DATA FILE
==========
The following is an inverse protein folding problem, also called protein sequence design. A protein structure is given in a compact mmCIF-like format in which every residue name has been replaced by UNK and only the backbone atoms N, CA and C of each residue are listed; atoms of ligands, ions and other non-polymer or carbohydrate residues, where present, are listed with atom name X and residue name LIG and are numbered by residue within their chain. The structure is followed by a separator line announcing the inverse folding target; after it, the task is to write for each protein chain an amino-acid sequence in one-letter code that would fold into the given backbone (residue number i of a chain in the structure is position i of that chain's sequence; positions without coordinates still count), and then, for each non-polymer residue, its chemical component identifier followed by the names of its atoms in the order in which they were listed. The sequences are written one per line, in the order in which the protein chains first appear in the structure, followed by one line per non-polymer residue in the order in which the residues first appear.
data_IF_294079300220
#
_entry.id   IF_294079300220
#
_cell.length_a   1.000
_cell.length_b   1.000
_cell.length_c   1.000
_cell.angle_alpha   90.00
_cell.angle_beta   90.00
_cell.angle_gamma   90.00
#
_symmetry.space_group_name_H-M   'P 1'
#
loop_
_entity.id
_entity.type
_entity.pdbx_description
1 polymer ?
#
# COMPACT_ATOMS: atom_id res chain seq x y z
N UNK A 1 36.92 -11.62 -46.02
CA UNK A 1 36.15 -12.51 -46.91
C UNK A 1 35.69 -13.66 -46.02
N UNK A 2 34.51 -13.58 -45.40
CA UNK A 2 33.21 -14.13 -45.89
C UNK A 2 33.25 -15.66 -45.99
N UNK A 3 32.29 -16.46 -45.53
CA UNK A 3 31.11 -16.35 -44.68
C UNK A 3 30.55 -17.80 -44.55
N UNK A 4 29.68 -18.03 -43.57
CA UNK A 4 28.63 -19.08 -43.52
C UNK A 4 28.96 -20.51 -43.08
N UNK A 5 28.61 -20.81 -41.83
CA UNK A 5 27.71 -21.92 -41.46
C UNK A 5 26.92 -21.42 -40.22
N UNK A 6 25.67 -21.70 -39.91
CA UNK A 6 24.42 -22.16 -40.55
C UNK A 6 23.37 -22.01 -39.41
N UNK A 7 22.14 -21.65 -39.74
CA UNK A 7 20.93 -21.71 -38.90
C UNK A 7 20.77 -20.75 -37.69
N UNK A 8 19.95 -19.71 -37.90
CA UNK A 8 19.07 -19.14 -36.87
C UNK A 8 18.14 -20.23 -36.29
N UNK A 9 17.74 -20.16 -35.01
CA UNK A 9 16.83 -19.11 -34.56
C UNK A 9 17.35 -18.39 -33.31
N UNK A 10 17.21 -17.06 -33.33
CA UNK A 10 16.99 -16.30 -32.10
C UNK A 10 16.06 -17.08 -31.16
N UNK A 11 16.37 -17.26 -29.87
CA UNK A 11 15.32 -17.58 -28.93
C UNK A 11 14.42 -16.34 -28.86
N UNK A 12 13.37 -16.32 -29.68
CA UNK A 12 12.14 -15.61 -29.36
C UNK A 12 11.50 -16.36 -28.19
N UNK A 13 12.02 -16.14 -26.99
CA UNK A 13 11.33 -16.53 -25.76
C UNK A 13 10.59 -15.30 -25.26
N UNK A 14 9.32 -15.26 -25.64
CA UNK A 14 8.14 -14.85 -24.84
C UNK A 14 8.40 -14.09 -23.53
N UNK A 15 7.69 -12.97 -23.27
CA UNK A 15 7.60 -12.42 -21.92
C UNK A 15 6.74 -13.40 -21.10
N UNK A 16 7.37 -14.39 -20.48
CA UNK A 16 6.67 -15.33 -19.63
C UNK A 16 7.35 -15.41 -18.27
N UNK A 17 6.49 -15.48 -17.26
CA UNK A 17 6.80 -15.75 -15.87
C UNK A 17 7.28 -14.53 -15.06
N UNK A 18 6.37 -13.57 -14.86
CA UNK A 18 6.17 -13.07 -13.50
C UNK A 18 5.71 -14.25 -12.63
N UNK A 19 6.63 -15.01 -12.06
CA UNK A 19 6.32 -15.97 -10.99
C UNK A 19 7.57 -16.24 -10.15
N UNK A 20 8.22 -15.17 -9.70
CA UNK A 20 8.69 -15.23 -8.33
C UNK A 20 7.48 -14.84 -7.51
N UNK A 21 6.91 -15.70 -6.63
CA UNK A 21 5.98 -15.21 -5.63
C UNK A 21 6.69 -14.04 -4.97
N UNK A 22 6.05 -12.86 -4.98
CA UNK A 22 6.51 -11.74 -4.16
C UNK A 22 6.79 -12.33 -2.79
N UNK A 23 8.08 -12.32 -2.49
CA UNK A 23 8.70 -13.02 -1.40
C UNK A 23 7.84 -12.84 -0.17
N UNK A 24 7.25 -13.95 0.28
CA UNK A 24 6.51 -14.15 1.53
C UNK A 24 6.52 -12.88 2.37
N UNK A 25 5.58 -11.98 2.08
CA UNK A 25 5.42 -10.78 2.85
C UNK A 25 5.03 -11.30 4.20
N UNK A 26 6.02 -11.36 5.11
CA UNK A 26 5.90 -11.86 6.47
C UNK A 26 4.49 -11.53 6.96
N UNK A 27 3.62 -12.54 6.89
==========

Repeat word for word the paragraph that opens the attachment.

The following is an inverse protein folding problem, also called protein sequence design. A protein structure is given in a compact mmCIF-like format in which every residue name has been replaced by UNK and only the backbone atoms N, CA and C of each residue are listed; atoms of ligands, ions and other non-polymer or carbohydrate residues, where present, are listed with atom name X and residue name LIG and are numbered by residue within their chain. The structure is followed by a separator line announcing the inverse folding target; after it, the task is to write for each protein chain an amino-acid sequence in one-letter code that would fold into the given backbone (residue number i of a chain in the structure is position i of that chain's sequence; positions without coordinates still count), and then, for each non-polymer residue, its chemical component identifier followed by the names of its atoms in the order in which they were listed. The sequences are written one per line, in the order in which the protein chains first appear in the structure, followed by one line per non-polymer residue in the order in which the residues first appear.